English Students- “You’re (Not) Stupid”

Error correction is a controversial topic. A lot of people have strong emotions about it.

Most English teachers believe that error correction is necessary. In fact, they think it’s vital. Many students, who have been trained by their schools and teachers, also believe that they need to have their speaking errors constantly corrected.

My students, therefore, are a little confused when I tell them, “I will never correct your spoken errors”.

Some people get upset when I say this. Other English teachers get upset. They feel I am committing a sin– that I am committing English education heresy!

Some students even get upset. They beg me, “AJ, please correct my speaking errors”. I always say “no”.

Of course, traditional English classes love error correction. When a student speaks, the teacher will directly or indirectly focus on their mistakes. For example, a student stands up in class. She says, “Yesterday I had good time. I go to store and go shopping”.

At this moment, the student feels nervous because all of the class, and the teacher, are listening to her. But she also feels happy– she just spoke English. She just communicated information clearly in English.

But her happiness is soon destroyed by the teacher. If the teacher is nice, he will say, “OK. Yesterday you had A good time. You WENT to THE store and WENT shopping.”

If the teacher isn’t nice, he will say, “No. You need to say A good time… and you didn’t use the past tense. You’re talking about yesterday. What is the past tense of go“?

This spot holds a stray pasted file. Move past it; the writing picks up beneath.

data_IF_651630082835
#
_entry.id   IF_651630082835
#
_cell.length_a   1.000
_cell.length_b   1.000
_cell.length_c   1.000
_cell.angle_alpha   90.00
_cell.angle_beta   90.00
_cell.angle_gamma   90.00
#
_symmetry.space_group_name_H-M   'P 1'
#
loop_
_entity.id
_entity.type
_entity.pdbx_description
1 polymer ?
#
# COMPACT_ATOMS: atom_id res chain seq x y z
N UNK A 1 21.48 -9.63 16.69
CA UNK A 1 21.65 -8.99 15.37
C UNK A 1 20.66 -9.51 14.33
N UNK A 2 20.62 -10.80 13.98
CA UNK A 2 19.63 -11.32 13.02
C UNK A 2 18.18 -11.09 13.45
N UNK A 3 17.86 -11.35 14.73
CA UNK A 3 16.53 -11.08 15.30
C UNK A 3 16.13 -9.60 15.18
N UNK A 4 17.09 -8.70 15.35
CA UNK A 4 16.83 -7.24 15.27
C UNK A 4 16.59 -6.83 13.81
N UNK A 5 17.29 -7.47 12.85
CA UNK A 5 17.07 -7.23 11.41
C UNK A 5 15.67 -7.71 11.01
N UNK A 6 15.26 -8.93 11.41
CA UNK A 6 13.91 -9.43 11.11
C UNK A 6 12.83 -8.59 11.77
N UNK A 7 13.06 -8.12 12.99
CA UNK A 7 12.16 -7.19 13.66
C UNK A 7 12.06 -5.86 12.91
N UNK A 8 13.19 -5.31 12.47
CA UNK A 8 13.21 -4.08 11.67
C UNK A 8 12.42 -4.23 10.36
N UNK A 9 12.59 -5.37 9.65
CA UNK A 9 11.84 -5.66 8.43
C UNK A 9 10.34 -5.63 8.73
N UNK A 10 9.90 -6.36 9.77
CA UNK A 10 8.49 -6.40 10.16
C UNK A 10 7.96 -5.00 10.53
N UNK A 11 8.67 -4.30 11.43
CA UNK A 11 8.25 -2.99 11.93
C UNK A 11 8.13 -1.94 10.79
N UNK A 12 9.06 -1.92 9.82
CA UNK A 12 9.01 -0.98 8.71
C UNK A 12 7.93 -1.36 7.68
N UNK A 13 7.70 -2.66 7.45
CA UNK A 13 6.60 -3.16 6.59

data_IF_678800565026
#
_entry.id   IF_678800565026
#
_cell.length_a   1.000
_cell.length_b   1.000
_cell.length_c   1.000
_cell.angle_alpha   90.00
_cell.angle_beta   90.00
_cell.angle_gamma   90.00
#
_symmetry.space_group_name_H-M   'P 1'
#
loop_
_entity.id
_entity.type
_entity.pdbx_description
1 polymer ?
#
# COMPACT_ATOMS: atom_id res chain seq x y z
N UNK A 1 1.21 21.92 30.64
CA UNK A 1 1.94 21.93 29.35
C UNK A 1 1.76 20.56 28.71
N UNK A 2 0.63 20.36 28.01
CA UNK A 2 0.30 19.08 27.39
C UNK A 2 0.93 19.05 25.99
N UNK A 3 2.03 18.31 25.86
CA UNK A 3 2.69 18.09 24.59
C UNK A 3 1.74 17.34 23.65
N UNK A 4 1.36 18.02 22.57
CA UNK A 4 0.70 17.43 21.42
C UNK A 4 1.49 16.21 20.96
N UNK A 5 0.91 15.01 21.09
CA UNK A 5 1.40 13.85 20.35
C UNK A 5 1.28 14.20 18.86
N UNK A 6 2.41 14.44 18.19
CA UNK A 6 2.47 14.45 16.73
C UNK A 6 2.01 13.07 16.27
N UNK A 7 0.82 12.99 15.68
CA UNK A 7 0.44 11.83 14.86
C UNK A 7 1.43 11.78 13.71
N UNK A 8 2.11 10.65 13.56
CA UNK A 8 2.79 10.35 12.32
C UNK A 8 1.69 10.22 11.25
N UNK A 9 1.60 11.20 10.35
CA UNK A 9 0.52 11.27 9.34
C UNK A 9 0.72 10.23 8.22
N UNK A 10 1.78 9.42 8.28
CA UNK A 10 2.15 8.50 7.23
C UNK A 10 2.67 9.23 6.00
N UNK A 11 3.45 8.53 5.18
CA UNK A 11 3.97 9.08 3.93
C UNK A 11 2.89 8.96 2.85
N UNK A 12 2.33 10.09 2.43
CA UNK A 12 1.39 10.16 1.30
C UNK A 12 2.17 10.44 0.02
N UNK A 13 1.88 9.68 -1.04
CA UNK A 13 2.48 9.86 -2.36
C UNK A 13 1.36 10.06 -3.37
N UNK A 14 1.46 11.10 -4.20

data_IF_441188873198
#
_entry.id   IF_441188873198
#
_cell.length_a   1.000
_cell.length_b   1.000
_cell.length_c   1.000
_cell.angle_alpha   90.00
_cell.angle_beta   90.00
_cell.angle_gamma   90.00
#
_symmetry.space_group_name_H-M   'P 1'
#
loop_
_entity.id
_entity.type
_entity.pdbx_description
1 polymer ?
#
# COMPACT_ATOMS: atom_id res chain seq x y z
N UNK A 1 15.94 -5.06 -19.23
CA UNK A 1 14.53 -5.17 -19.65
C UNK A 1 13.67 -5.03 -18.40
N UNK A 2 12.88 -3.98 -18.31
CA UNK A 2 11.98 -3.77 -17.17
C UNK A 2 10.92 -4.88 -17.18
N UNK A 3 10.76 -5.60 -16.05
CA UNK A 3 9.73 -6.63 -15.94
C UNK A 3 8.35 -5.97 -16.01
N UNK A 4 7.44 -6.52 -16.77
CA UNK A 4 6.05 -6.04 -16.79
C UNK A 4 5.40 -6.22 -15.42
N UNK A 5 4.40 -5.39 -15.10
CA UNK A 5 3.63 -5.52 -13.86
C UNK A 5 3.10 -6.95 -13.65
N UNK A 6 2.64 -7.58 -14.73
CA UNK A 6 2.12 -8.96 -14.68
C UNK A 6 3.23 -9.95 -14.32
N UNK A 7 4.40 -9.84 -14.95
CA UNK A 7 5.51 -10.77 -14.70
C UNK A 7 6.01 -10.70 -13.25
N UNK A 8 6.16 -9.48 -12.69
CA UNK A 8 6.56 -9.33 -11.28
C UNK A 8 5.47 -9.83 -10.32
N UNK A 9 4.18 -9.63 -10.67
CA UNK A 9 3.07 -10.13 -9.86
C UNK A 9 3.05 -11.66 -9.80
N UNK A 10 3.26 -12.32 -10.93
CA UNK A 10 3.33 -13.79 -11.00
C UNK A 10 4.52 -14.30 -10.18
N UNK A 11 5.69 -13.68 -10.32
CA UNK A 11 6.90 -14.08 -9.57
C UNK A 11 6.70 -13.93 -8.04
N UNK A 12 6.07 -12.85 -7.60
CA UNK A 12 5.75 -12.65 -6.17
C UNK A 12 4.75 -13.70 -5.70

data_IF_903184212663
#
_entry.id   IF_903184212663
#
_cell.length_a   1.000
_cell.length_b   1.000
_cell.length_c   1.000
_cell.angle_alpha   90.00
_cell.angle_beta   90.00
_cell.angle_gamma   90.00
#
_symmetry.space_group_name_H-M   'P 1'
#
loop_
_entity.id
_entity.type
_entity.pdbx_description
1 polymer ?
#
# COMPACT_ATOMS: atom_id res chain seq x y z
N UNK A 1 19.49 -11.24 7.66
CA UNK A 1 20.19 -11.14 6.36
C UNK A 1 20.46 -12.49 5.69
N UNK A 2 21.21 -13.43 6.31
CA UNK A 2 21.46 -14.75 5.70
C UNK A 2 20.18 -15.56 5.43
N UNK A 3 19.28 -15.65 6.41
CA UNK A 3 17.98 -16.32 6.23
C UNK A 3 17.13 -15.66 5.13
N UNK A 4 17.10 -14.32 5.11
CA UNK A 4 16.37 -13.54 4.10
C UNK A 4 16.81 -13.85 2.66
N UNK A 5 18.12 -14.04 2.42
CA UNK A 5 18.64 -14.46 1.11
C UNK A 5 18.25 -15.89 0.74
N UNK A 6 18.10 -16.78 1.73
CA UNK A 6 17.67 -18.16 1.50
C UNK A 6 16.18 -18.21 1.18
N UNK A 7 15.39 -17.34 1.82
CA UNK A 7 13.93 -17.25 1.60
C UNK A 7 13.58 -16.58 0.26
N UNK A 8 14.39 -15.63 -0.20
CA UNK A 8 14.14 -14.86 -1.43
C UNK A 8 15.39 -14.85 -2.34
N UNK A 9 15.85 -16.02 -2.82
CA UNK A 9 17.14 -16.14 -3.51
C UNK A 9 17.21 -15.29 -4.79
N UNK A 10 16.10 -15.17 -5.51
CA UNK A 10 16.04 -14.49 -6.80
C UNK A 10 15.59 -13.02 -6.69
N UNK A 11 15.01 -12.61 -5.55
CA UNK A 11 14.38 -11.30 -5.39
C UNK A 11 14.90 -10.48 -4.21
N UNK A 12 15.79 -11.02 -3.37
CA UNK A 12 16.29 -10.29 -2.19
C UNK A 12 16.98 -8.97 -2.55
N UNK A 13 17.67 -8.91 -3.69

Either way, the student now feels foolish and stupid. She now thinks, “English is so difficult,… I’ll never be good at English”. Her motivation is destroyed.

But it’s even worse. Because error correction is TOTALLY ineffective. There have been many, many studies of spoken error correction. For example, they divide students into two groups. Group 1 has their mistakes corrected constantly, for 3 months, or 6 months, or 1 year. Group 2 never has their speaking errors corrected.

At the end of several months or years, they test each group. Surprisingly, there is still absolutely no difference in their speaking accuracy or errors. Each group still makes the same number and type of mistakes.

Correcting speaking errors is a waste of time… and it hurts the student. Error correction kills speaking speed and fluency. Every time a spoken error is corrected, the student stops, thinks, and analyzes English grammar.

Over time, their speech gets slower and slower. They think slowly and carefully about everything they say. They are paralyzed by the worry of making mistakes.

If you have a tutor, NEVER ask them to correct your spoken mistakes. Instead, focus on listening to correct English. The more you listen to correct English from native speakers, the more you automatically correct your own mistakes.

Your speech becomes more accurate AND faster.

So forget error correction. Don’t focus on the negative. Don’t focus on mistakes.

Focus on the positive. Focus on listening to a lot of real English from native speakers.

And when you speak… just relax and speak. Focus on communicating ideas, not on perfect grammar. With time, your spoken grammar will improve.

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